Set several decades in the past, The Vaults begins with a criminal records archivist named Puskis, who comes to fear that someone is tampering with the files under his control.   Some of the conviction records contain the notation “PN,” which stands for something unknown to Puskis.   This is where we begin to suspect that corruption is going on in The City run by the power-hungry mayor Red Henry.

Puskis is not alone in his quest to find out what’s going on.   There’s also an investigative newspaper reporter, the well-known Frings, and a P. I. named Poole who smells something wrong as he searches for a missing child.   Puskis collaborates with his predecessor Van Vossen; Poole with his union-based activist and lover Carla; and Frings with his girlfriend and popular jazz singer Nora.   (Together they will learn that PN stands for something known as the Navajo Project – therein lies the tale.)

With all of these figures on-stage and off, I began thinking of Robert Altman’s film Nashville, which had a cast of myriad characters.   As with Nashville, you know here that the characters are going to come together at the story’s resolution.   This is not a surprise and, at about four-fifths of the way through the novel, the reader can see the ending that’s in sight.   The ending was logical, predictable and preordained; not the type of conclusion one would expect in a mystery.

With some mysteries the end is opaque until the final pages, which is perhaps as it should be.   For example, with the sci-fi mystery novel Everything Matters! the author needed not one but two endings to come to a conclusion.   Even then, some found the conclusion discomforting.   I loved Everything Matters! specifically because I didn’t see either ending coming, the fake one or the reprise that constituted the true ending.

Toby Ball has a tremendous imagination, and possesses what appears to be a great deal of knowledge about the criminal justice system.   Because of this, The Vaults is unique and is worth reading.   This reader, however, would love to see Ball’s skills applied the next time around to a tighter-woven and simpler story.   One that feels more natural.   The Vaults sometimes struck me as a type of engineering-as-writing exercise – “If this piece goes here, then this other piece must go there.”

“…it is all chaos.”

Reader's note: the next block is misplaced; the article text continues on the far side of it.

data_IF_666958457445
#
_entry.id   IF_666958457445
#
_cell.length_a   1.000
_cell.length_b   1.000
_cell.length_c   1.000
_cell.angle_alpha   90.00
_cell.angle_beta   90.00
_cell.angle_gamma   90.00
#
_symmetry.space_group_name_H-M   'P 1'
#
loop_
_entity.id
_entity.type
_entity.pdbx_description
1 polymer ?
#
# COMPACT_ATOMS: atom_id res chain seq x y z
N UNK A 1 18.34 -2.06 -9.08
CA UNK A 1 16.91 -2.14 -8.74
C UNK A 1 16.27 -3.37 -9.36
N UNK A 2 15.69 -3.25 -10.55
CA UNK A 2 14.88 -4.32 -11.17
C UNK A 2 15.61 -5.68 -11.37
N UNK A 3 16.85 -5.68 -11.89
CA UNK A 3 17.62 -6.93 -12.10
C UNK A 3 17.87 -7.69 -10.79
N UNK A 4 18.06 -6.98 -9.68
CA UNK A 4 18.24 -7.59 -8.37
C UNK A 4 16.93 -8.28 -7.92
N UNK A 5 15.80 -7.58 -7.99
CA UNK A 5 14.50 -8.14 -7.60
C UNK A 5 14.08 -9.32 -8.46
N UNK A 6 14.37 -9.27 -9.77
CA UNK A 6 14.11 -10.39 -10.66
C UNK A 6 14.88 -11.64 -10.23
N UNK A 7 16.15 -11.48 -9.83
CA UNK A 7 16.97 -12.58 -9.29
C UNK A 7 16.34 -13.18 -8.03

Reaching the end of this review, we must come to a conclusion.   We’re rating this novel as Recommended – but with a caution.   Those who like big cinematic stories with a mega-cast of characters are going to be carried away by The Vaults and they’ll enjoy the time they spend in The City.   But those who like smaller stories – micro rather than mega, human scale rather than I-MAX – would be advised to instead pick up a calm and concentrated family novel.

Take Away:  This novel starts off in third gear before moving quickly into fourth and skirting with overdrive.   However, the excitement and originality of the first half of the book was lacking in the second – the latter part seemed to lag in second and first gear.   Overall, more pluses than minuses.

This review was written by Joseph Arellano.   A review copy was provided by the publisher.

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Dirty Old Town

The Vaults by Toby Ball

If The Vaults by Toby Ball is made into a movie, it will have to be shot in black and white.   A film noir mood permeates the City, from the desolate squatter camps in abandoned factories to City Hall, where heavyweight-boxer-turned-mayor Red Henry rules with a predator’s innate understanding of his opponents’ weaknesses.   It’s big-city America in the 1930s, the heyday of the newspaper, when deeply flawed men can become heroes by exposing corruption.   That’s where we meet Francis Frings, the Gazette’s star reporter, who’s working on a story that implicates the entire criminal justice system and threatens to topple Red Henry.

The hardboiled characters who populate Frings’ world – his lover, a sultry jazz singer; his hootch-swilling editor – are richly drawn.   Frings’ investigation, alone, would make a compelling crime thriller.   But his investigation is just one of three that threaten the mayor’s kingdom, and therein lies the genius of Ball’s novel:  Three “heroes” with vastly different motivations – and no knowledge of one another – simultaneously begin tugging on the threads of the central mystery.   Ethan Poole is a private eye with socialist leanings who’s not above blackmail.   Arthur Puskis is the rigidly methodical archivist of the City’s criminal files.   Mayor Henry lashes out at all who threaten his kingdom, his brutality kept in check only by the pragmatic consideration of public relations.

Ball’s writing is fast-paced and terse.   He rotates the action from one investigation to the next, and in the process, fleshes out a world of ingenious criminality, unionizing, strike-breaking, smoky nightclubs, and insane asylums.   The characters’ quests are provocative and timeless:  Truth, Justice and The Purpose of Life.   The book’s one weakness is the implausibility of the operation that Mayor Henry kills to protect.   But The Vaults is such a good read that it hardly matters.

The Vaults (St. Martin’s Press) is Ball’s first novel.   It’s a winner, and anyone who reads it will be standing in line to get his second.

Review by Kimberly Caldwell Steffen.   A review copy was provided by the publisher.